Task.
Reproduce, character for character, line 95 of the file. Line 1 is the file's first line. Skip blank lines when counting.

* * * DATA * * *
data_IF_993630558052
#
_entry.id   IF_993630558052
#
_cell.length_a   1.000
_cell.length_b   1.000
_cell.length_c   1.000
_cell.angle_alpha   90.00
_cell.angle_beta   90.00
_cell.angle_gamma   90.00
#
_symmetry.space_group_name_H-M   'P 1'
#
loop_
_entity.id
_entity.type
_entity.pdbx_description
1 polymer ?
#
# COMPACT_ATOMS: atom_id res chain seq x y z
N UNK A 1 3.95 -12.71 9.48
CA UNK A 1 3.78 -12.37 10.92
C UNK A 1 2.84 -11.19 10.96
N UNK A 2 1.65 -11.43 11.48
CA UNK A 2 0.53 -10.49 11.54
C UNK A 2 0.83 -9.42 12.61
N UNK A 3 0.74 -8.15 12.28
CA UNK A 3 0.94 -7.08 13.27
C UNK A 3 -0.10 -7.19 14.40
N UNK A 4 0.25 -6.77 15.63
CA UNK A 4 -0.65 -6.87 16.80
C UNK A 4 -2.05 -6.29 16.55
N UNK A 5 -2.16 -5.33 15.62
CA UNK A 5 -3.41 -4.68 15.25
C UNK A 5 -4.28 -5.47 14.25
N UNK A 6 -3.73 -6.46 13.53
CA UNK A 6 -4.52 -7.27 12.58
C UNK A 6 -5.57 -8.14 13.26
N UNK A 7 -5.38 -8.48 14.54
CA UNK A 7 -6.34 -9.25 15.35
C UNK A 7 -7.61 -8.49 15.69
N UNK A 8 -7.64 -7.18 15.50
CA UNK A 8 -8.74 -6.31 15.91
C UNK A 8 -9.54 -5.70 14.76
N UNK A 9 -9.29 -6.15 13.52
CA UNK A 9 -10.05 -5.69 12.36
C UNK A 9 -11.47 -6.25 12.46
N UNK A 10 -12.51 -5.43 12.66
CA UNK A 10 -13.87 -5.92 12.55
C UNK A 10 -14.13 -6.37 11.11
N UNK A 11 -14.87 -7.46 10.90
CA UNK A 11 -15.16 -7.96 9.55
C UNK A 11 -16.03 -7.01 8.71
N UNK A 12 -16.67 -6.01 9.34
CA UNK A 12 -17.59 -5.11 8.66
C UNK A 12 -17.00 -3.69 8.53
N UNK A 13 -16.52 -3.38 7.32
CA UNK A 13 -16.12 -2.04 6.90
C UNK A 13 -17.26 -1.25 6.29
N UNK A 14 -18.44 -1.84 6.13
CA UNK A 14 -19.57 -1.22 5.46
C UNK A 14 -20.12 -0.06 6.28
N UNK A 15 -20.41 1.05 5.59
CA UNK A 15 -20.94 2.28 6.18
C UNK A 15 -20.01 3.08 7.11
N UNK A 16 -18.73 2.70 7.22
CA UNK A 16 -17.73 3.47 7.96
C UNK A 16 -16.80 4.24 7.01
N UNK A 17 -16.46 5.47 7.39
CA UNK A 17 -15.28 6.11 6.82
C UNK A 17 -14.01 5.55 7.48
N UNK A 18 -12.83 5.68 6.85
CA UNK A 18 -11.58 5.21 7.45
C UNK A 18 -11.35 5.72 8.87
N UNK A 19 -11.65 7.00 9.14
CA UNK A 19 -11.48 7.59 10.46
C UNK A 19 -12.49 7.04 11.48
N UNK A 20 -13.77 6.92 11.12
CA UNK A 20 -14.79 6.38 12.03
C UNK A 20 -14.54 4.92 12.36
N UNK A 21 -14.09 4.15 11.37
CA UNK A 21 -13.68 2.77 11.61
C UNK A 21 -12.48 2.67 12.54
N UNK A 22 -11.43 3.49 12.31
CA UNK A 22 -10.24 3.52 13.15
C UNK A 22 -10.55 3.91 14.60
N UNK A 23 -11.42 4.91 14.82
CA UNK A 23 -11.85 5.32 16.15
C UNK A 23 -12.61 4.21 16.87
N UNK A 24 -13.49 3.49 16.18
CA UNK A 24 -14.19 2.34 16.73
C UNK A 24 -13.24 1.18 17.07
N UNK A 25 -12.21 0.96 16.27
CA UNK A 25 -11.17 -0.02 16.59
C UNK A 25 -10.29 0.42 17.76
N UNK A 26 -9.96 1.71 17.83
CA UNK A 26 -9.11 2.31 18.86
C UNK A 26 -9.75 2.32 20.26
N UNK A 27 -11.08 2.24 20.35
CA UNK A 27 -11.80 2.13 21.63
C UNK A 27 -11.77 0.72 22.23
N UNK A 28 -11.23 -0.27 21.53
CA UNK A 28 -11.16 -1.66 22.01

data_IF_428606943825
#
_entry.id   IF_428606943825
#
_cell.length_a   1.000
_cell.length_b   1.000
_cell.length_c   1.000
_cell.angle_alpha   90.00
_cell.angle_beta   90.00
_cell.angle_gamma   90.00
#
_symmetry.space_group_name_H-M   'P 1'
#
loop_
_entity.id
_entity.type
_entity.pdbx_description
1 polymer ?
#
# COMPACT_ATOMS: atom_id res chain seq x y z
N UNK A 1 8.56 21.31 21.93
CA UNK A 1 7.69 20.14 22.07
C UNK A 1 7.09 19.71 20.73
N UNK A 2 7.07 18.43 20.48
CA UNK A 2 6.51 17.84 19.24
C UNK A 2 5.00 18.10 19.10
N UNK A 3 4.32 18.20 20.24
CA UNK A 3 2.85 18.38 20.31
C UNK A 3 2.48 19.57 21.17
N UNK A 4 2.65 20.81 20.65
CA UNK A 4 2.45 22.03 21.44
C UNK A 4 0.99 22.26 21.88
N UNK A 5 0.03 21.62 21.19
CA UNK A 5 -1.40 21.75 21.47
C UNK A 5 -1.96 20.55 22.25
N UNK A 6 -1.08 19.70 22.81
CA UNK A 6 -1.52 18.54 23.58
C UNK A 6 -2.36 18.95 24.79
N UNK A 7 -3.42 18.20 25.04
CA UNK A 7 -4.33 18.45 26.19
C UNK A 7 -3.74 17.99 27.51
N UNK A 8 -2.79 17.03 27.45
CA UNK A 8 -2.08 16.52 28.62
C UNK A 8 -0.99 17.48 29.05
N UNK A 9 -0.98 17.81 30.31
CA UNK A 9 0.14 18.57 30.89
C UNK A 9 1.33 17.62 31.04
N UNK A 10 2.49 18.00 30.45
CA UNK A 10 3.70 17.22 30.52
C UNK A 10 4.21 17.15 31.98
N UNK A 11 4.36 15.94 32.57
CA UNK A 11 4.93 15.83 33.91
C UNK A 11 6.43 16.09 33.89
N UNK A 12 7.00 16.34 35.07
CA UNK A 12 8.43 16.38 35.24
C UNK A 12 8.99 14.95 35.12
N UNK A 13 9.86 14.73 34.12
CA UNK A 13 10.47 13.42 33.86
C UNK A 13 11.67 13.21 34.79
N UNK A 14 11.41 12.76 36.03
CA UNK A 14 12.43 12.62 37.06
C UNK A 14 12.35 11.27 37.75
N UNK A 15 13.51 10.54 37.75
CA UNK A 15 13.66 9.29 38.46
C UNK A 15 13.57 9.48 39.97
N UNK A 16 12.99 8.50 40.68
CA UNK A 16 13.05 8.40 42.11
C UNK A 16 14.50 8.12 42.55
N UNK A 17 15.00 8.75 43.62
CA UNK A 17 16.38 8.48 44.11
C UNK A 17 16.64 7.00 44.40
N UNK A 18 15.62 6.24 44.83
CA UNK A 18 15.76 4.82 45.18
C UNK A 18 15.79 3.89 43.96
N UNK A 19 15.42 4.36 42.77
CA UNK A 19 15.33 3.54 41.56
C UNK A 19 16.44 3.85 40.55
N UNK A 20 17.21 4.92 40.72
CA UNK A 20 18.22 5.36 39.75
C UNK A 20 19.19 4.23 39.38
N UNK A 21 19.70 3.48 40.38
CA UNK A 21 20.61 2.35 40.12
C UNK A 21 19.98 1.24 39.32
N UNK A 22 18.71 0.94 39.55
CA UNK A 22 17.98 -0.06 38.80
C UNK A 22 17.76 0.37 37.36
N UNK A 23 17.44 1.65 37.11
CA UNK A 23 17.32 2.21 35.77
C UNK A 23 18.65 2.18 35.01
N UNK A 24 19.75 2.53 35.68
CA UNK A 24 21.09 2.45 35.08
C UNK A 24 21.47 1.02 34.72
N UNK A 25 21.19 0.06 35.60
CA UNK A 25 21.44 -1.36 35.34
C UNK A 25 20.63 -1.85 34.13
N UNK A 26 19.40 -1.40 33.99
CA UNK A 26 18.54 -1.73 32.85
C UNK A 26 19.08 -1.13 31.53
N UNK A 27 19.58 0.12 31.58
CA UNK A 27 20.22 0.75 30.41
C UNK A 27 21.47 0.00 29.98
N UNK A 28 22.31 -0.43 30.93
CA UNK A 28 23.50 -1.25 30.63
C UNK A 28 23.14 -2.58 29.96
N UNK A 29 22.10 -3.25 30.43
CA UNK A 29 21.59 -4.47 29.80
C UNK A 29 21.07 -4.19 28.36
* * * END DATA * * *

C UNK A 25 -10.29 0.42 17.76